Remember therefore from where you have fallen; repent, and do the works you did at first. If not, I will come to you and remove your lampstand from its place, unless you repent.
Revelation 2:5

 

But then…

John Wycliffe (ca. 1328 – 1384)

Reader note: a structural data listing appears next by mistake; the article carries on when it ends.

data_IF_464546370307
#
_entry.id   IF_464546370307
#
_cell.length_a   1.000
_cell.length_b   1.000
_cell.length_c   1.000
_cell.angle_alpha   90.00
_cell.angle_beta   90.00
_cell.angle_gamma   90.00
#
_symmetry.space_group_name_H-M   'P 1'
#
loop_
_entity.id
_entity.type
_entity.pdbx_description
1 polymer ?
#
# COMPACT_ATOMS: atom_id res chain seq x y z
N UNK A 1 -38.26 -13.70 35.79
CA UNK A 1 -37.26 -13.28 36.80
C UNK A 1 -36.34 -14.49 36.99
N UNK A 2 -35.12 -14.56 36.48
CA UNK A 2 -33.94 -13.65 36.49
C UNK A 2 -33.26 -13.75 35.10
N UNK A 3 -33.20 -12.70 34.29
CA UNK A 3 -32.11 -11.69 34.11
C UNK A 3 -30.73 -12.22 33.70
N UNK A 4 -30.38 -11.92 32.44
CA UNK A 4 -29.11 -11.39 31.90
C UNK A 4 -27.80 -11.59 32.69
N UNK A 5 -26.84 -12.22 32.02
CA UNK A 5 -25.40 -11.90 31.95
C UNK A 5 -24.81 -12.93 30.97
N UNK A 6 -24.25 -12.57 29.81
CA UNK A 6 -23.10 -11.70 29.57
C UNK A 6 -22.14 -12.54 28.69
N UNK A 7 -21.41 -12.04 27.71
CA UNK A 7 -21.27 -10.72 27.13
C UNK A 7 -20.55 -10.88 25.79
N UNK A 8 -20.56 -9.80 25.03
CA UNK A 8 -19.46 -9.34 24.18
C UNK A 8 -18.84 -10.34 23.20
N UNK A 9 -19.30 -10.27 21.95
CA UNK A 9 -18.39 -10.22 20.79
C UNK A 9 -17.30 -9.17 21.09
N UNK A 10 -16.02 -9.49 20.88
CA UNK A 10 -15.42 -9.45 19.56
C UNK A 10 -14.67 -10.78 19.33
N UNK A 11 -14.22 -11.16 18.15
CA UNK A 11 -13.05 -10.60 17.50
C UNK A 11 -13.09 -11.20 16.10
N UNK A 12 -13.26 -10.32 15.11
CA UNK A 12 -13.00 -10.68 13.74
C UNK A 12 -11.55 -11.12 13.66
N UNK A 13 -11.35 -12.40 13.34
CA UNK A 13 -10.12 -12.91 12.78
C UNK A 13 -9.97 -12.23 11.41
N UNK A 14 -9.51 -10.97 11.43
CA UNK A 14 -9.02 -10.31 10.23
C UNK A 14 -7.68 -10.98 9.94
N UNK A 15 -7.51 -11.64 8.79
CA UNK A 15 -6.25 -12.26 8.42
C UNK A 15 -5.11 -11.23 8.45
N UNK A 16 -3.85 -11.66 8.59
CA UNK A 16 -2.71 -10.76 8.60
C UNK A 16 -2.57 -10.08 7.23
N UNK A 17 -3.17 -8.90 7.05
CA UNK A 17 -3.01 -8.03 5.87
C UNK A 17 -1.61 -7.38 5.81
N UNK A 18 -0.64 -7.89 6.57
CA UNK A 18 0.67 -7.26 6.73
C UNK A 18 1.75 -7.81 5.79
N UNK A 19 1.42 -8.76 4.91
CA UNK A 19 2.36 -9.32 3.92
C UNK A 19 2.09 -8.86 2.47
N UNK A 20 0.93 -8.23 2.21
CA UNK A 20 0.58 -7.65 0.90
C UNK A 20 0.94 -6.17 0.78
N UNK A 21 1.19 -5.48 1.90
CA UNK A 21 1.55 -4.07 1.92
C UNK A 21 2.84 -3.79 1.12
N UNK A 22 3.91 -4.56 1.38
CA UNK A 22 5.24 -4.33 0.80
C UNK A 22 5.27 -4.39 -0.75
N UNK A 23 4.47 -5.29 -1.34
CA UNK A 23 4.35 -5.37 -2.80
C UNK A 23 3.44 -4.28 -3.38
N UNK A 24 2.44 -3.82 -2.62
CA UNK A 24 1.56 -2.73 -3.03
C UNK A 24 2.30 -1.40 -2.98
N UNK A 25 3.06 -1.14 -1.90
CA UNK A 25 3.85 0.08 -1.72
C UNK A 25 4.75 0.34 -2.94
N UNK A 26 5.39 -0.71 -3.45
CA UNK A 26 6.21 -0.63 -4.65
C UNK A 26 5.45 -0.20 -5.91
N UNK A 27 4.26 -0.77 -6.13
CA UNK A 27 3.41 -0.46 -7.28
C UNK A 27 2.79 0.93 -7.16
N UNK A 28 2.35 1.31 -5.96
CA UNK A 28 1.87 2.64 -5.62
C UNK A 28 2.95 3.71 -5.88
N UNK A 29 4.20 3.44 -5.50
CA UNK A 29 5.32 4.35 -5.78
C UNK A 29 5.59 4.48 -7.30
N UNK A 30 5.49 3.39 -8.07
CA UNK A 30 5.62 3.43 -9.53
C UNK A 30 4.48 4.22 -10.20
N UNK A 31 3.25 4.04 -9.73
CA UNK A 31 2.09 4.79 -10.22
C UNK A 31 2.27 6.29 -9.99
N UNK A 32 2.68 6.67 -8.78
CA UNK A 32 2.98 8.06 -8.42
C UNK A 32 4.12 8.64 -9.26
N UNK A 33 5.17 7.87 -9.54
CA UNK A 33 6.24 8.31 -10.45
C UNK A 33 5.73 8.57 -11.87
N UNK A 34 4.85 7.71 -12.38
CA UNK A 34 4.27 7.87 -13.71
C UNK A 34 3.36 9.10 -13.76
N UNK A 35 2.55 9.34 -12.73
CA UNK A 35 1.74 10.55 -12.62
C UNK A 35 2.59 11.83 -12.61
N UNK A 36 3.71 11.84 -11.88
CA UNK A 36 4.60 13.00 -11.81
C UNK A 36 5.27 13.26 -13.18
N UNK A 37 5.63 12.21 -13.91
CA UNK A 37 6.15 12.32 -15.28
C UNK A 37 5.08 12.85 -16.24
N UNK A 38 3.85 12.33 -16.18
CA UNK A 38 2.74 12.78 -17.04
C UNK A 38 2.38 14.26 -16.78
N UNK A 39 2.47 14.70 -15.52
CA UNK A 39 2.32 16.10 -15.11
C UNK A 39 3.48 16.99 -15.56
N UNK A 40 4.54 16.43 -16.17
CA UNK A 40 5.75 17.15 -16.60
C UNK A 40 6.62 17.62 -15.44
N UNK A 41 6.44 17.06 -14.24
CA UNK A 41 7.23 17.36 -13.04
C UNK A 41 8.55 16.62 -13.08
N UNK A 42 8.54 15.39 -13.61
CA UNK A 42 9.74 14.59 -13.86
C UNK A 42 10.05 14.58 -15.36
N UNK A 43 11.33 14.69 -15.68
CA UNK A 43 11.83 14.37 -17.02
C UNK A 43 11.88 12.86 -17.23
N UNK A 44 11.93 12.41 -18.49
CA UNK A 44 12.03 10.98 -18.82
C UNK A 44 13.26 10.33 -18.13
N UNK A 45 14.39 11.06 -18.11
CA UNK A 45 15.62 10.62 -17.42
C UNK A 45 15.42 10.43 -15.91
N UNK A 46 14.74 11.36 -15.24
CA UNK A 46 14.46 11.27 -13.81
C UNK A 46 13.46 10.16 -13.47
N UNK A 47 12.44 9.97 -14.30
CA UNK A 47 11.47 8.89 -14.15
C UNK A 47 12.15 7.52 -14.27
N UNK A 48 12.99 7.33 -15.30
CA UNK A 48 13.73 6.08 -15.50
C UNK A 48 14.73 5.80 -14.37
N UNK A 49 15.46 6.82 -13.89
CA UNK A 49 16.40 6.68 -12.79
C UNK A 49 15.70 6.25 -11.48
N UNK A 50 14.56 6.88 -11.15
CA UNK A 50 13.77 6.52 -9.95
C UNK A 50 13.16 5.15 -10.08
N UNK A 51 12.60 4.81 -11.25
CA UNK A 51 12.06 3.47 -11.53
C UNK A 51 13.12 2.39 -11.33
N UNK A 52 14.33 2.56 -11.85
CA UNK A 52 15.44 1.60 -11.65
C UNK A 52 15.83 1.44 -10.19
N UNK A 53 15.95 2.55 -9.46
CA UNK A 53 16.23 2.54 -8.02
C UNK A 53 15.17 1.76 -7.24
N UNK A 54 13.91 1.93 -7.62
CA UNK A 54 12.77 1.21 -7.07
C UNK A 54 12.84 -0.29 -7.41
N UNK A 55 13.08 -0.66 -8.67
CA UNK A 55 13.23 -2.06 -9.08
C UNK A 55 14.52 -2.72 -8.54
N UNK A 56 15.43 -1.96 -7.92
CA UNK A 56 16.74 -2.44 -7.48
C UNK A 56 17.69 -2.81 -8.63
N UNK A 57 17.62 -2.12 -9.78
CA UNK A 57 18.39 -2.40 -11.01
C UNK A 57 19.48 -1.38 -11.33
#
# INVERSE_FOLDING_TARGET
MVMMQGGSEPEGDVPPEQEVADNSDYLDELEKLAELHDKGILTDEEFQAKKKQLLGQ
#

In AD 1328 God introduced a baby into the world by the name John Wycliffe. His arrival marked the early days of what would later become known as the Enlightenment Period and The Reformation. The Dark Ages would be soon be over because John Wycliffe would take the ancient manuscript copies of the New Testament in their original language and translate them into the language spoken by common Englishmen of his day. The Holy Spirit then sent William Tyndale, another Englishman, to build on the work of Wycliffe. He translated the whole Bible into English and paid for it with his life. As more and more people were able to read or hear the Bible in their own language the more they realised that what the Church was teaching did not accord with the Bible. Added to these flames of revival, in Italy the gospel according to the Bible was being preached by Girolamo Savonarola, in Switzerland by Huldrych Zwingli, by the great Czech preacher John Hus in Bohemia, in Germany by Martin Luther, and in Geneva by John Calvin. These flames of revival were fanned by the Holy Spirit into the 1700s with the great preaching ministries of John Wesley and George Whitefield who both saw tens of thousands of people come to Christ and led to William Wilberforce the English Parliamentarian become the patron of around 70 societies which included the abolition of slavery, the establishment of the Bible Society, the formation of the Royal Society for the Protection of Cruelty against Animals (RSPCA), prison reform (including the principle of Habeas Corpus), and the establishment of free public schools.